The Russet Burbank potato
is a large brown-skinned, white-fleshed cultivar
. It is commonly used in french fries
in fast food restaurants. When used for making potato chips
, it results in a dark-colored chip due to caramelization
, its sugar content being higher than that of the Maris Piper potato
, more commonly used by chip makers. It is also of high antioxidant activity, which is rare for starches.
Luther Burbank developed the Burbank potato in Lunenburg, Massachusetts, U.S., in the early 1870s. In 1875, Burbank sold his farm and the rights to his potato, and moved to Santa Rosa, California. Later, a natural sport of Burbank potato with russetted skin was selected and named Russet Burbank potato.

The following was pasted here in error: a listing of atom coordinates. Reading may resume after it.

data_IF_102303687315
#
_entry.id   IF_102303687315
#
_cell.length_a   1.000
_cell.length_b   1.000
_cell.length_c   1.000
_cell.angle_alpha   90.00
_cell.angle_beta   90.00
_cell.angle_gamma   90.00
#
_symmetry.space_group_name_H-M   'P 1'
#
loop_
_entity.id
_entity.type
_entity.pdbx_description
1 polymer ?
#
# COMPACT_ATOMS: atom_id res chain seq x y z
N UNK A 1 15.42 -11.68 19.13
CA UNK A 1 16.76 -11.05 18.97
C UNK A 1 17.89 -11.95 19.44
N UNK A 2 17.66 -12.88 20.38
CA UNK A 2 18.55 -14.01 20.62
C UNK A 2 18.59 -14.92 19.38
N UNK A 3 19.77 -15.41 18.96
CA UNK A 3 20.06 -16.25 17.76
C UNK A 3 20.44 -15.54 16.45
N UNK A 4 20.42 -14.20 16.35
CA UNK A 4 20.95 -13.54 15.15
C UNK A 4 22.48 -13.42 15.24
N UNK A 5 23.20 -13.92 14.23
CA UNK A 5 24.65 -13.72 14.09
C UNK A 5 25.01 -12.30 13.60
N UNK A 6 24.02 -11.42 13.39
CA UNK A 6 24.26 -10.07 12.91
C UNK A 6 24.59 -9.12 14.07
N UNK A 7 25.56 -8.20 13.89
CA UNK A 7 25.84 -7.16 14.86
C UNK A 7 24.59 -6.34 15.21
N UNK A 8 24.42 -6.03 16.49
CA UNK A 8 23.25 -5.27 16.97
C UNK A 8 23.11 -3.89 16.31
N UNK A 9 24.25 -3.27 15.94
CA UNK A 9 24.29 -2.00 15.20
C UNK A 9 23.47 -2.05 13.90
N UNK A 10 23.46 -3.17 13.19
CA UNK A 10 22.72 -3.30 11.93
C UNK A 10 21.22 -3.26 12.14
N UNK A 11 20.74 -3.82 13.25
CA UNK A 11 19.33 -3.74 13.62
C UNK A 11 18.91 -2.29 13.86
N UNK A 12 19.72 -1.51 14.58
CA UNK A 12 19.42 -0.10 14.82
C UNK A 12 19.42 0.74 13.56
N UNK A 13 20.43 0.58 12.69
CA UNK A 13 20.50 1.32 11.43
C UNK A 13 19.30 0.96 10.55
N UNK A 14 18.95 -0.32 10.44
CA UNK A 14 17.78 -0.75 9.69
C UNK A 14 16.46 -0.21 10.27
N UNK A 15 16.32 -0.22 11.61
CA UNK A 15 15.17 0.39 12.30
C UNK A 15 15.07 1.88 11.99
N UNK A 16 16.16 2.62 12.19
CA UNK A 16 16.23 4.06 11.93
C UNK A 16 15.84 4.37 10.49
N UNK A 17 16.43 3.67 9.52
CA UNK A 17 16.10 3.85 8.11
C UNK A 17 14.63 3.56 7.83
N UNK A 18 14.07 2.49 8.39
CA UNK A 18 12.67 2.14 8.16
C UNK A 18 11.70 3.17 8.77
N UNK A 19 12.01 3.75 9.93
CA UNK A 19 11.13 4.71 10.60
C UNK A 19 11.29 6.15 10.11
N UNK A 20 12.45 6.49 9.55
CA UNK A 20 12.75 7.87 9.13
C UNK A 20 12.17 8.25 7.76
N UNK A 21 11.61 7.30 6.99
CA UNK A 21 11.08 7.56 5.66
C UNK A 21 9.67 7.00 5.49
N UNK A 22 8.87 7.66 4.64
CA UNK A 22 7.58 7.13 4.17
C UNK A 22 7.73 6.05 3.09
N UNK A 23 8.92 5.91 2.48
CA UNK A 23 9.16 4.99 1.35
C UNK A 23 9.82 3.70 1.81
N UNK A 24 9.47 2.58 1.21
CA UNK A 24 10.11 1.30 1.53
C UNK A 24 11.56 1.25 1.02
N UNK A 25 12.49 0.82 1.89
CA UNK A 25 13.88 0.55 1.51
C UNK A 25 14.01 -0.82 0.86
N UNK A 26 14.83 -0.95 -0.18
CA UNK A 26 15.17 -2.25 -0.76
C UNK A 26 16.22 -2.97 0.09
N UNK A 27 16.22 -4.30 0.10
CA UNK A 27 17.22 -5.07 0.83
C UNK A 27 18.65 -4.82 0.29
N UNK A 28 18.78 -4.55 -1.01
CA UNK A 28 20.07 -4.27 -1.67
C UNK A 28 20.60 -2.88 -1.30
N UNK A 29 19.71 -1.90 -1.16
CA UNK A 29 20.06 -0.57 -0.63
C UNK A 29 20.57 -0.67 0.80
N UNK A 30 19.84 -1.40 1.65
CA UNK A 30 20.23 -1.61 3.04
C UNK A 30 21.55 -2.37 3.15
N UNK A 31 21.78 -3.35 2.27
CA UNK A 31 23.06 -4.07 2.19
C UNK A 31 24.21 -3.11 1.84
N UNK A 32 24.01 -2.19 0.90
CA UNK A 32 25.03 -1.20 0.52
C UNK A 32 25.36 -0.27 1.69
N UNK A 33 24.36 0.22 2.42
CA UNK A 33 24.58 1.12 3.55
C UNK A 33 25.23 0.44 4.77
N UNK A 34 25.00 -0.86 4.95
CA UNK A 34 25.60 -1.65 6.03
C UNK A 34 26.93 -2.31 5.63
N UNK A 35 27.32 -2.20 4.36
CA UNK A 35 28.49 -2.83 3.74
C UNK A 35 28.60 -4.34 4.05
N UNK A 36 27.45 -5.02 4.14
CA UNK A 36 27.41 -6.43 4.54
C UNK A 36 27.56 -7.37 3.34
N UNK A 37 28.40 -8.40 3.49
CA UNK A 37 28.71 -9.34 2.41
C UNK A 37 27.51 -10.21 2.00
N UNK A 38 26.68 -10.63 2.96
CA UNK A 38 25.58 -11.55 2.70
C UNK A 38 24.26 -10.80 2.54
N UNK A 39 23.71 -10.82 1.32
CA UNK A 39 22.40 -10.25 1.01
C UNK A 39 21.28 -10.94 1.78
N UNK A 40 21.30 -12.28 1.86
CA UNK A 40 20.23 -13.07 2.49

The name Burbank Russet potato is often used and is not considered an error, though technically it implies the potato was russet before Burbank worked on it.
The Russet Burbank is the most common potato variety grown in Idaho, the leading potato growing region of the United States.